woman stomach gripping


How Sucking in Your Stomach Could be Bad for Your Health

Posted By Megan Washburn


The Washington Post


Heather Jeffcoat is a keen observer of people.

“I notice people,” said Jeffcoat, who ascribes her perceptive eye to her nearly two-decade career as a physical therapist. “I notice how people walk. I notice how people stand. I’ll just be like, ‘Oh, that person’s gripping their gluteal muscles, or that person looks like they’re gripping their abs.’ ”

The latter observation — a behavior some experts call “stomach gripping,” or what’s more widely known as sucking in your stomach — is one that Jeffcoat said she often sees among the patrons at her usual Starbucks, which is next to a spin studio in the Sherman Oaks neighborhood of Los Angeles. “They’ll be dressed in their spin clothes, basically a crop top or a sports bra and capris, and I’ve noticed it,” she said. Then, her physical therapist’s brain starts whirling: “I wonder if they have back pain. I wonder if they have pelvic floor dysfunction.”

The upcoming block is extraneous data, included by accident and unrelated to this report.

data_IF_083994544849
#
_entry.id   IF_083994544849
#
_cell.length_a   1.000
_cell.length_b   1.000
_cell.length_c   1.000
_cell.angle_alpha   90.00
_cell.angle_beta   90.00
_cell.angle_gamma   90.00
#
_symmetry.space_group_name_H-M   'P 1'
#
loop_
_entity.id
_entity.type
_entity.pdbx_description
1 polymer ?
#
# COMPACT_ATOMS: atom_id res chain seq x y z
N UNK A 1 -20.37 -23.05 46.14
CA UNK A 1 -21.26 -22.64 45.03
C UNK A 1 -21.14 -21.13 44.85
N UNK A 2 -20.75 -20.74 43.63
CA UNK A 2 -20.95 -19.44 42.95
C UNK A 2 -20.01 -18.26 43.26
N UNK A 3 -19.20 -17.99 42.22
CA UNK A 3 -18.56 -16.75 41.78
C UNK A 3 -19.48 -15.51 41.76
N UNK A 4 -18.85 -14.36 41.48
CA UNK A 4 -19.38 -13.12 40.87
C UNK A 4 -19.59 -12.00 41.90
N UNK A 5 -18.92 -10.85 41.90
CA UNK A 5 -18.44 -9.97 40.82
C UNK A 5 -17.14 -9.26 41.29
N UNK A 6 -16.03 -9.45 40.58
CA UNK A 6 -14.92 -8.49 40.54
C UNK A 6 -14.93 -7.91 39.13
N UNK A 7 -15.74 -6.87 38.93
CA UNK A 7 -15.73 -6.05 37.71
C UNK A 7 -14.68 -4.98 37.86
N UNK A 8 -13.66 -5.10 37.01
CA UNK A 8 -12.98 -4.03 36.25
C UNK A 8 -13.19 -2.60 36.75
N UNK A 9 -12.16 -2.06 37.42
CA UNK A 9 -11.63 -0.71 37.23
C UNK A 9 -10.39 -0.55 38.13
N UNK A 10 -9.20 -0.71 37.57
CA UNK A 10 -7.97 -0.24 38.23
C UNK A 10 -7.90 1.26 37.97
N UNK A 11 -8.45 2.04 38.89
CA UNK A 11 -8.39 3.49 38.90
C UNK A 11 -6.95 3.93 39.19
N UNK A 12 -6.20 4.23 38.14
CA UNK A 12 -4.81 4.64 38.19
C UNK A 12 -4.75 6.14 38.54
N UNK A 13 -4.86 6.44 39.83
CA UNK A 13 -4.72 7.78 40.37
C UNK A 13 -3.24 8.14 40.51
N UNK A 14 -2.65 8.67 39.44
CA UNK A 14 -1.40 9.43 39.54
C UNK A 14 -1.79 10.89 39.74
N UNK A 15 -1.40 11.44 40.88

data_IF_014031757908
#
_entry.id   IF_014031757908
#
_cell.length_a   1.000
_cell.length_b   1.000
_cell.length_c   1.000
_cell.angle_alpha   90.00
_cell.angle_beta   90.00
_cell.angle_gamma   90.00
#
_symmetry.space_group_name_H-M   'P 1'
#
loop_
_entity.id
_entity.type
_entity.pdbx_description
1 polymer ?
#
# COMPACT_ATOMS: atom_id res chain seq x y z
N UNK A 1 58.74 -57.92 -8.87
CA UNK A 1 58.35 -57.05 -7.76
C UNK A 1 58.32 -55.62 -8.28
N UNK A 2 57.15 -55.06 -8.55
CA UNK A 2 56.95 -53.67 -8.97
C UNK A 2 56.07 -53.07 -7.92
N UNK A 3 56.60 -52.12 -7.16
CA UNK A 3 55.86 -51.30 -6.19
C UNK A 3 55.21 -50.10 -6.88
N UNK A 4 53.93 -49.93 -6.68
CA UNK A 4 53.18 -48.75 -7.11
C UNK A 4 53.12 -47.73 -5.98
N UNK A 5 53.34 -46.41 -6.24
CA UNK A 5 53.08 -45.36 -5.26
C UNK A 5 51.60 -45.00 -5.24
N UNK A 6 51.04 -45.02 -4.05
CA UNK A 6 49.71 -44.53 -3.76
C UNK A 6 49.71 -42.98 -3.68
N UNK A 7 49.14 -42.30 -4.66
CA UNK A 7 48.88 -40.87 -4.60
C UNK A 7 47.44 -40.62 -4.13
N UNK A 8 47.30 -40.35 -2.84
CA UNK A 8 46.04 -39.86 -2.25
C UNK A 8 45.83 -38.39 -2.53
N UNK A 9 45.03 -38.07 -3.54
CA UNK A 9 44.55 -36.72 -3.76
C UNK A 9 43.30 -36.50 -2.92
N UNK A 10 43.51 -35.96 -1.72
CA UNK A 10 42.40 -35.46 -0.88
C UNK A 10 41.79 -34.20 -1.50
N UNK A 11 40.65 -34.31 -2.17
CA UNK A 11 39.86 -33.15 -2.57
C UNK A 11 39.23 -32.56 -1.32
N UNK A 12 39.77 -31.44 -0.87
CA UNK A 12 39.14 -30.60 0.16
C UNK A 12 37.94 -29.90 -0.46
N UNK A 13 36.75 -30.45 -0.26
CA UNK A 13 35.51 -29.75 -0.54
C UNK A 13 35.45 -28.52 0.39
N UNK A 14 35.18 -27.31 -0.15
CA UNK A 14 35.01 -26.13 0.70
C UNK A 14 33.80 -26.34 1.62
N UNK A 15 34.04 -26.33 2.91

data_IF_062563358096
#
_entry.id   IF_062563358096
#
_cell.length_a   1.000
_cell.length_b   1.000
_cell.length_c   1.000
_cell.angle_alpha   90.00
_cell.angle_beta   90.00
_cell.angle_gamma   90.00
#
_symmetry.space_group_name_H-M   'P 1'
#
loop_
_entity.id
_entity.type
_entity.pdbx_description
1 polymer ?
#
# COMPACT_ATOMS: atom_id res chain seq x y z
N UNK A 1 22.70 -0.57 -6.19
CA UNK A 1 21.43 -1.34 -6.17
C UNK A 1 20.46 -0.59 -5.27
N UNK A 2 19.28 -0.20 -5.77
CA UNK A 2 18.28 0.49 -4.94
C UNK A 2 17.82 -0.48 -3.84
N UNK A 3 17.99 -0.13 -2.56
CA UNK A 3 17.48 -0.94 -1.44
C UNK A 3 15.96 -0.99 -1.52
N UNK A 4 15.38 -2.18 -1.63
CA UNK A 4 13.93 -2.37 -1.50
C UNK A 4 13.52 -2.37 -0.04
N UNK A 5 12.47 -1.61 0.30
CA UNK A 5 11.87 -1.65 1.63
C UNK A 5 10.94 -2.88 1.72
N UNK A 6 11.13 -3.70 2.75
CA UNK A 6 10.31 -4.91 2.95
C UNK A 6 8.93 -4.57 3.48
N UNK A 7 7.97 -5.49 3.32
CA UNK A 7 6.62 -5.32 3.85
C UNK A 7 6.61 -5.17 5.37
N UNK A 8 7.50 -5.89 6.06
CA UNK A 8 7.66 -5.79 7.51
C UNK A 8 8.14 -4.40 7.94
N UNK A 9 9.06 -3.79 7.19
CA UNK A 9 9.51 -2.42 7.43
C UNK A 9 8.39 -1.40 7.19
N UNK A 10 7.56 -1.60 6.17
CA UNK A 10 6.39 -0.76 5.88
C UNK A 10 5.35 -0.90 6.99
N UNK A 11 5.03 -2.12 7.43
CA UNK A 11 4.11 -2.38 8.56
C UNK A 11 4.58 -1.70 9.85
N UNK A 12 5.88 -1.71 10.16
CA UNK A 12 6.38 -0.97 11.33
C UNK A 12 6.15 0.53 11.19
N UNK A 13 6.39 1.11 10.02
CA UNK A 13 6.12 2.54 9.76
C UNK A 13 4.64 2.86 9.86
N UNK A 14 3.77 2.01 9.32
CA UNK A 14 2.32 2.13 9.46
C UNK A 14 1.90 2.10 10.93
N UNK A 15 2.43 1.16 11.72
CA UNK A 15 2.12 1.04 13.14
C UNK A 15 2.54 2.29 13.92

The term “stomach gripping” refers to when people activate their upper abdominal muscles and hold them in a contracted state for prolonged periods of time, said Sarah Hwang, an assistant professor of physical medicine and rehabilitation and obstetrics and gynecology at Northwestern University’s Feinberg School of Medicine.

If those muscles are trained to always be activated, it can affect the entire core, including the pelvic floor muscles, said Hwang, who is also the director of the Women’s Health Rehabilitation program at the Shirley Ryan AbilityLab in Chicago. Hwang, who treats people with pelvic floor issues, said she addresses tense abdominals in her patients “on a regular basis.”


Read the full story on The Washington Post, published November 12, 2021.

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